Computer Network Support Specialists
Analyze, test, troubleshoot, and evaluate existing network systems, such as local area network (LAN), wide area network (WAN), and Internet systems or a segment of a network system. Perform network maintenance to ensure networks operate correctly with minimal interruption.
Computer Science Teachers, Postsecondary
Teach courses in computer science. May specialize in a field of computer science, such as the design and function of computers or operations and research analysis. Includes both teachers primarily engaged in teaching and those who do a combination of teaching and research.

A program that focuses on computer theory, computing problems and solutions, and the design of computer systems and user interfaces from a scientific perspective. Includes instruction in the principles of computational science, computer development and programming, and applications to a variety of end-use situations.

Job Opportunities:

Computer and Information Systems Managers
Plan, direct, or coordinate activities in such fields as electronic data processing, information systems, systems analysis, and computer programming.
Computer and Information Research Scientists
Conduct research into fundamental computer and information science as theorists, designers, or inventors. Develop solutions to problems in the field of computer hardware and software.
Information Security Analysts
Plan, implement, upgrade, or monitor security measures for the protection of computer networks and information. May ensure appropriate security controls are in place that will safeguard digital files and vital electronic infrastructure. May respond to computer security breaches and viruses.
Computer Programmers
Create, modify, and test the code, forms, and script that allow computer applications to run. Work from specifications drawn up by software developers or other individuals. May assist software developers by analyzing user needs and designing software solutions. May develop and write computer programs to store, locate, and retrieve specific documents, data, and information.
Software Developers, Applications
Develop, create, and modify general computer applications software or specialized utility programs. Analyze user needs and develop software solutions. Design software or customize software for client use with the aim of optimizing operational efficiency. May analyze and design databases within an application area, working individually or coordinating database development as part of a team. May supervise computer programmers.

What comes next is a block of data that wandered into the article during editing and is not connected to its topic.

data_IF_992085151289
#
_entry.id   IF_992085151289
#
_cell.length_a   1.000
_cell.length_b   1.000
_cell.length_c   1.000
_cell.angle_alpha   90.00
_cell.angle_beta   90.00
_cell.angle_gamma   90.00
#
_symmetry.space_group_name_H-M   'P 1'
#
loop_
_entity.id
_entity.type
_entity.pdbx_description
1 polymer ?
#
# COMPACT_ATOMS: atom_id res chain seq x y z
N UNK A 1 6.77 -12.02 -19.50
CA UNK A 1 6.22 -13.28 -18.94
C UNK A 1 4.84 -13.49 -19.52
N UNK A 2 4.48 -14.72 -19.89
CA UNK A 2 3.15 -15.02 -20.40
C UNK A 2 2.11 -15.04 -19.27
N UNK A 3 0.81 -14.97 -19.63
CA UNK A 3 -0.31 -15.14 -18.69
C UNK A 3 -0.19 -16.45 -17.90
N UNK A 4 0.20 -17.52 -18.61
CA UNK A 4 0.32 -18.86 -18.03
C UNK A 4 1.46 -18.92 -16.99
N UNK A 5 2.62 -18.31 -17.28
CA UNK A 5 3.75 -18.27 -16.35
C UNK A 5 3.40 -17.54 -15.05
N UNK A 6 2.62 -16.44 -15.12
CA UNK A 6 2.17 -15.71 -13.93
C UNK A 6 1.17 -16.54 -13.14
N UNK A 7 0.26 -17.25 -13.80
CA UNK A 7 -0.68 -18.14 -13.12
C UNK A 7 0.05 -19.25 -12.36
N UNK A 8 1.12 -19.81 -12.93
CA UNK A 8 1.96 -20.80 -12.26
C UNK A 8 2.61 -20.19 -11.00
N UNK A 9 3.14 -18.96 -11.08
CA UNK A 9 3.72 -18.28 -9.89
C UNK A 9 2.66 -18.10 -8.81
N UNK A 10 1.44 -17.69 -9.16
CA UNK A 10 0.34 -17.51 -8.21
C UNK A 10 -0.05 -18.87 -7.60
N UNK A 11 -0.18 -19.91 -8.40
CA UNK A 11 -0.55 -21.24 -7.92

Software Developers, Systems Software
Research, design, develop, and test operating systems-level software, compilers, and network distribution software for medical, industrial, military, communications, aerospace, business, scientific, and general computing applications. Set operational specifications and formulate and analyze software requirements. May design embedded systems software. Apply principles and techniques of computer science, engineering, and mathematical analysis.
Web Developers
Design, create, and modify Web sites. Analyze user needs to implement Web site content, graphics, performance, and capacity. May integrate Web sites with other computer applications. May convert written, graphic, audio, and video components to compatible Web formats by using software designed to facilitate the creation of Web and multimedia content.
Computer Network Support Specialists
Analyze, test, troubleshoot, and evaluate existing network systems, such as local area network (LAN), wide area network (WAN), and Internet systems or a segment of a network system. Perform network maintenance to ensure networks operate correctly with minimal interruption.
Computer Occupations, All Other
All computer occupations not listed separately.
Computer Science Teachers, Postsecondary
Teach courses in computer science. May specialize in a field of computer science, such as the design and function of computers or operations and research analysis. Includes both teachers primarily engaged in teaching and those who do a combination of teaching and research.

Administration & Faculty

President Vicky Dewsnup
Accredited by Accrediting Commission of Career Schools and Colleges
Full-time Faculty 76
Student : Faculty Ratio 20 : 1
Faculty Gender (% Male : Female) 63 : 36
Percentage of Faculty Members
Non-Tenure Track Faculty 50
No Status Faculty 50

Admissions

Admissions

Selectivity

Selectivity Score: 22/100
22
Selectivity

Finance

Finance

Average Net Tuition

The average student pays $26,600 for tuition, fees, and other expenses, after grants and scholarships.

Household Income Real Cost
$0-$30K $26,767
$30K-$48K $28,413
$48K-$75K $29,528

Sticker Price

Total stated tuition is $21,600, in-state and on-campus, before financial aid.

On-Campus Off-Campus
Stated Tuition $21,000 Same as On-Campus
Housing N/A $10,800
Books N/A N/A
Total (before financial aid) $21,000 $31,800

Students Receiving Aid

71% of students receive some form of financial aid.

Undergrads Receiving Aid Average Aid Amount
Federal Loans 96% $3,911
Federal Scholarships/Grants 71% $3,911
Other Loans 2% $10,243
Pell Grants 71% $3,911
Student Loans 96% $4,159

Alumni and Outcomes

Alumni and Outcomes

Graduation Rates

32% of students graduated on time.

56% of students graduated in six years.

64% of full time students continued studying at this school after freshman year.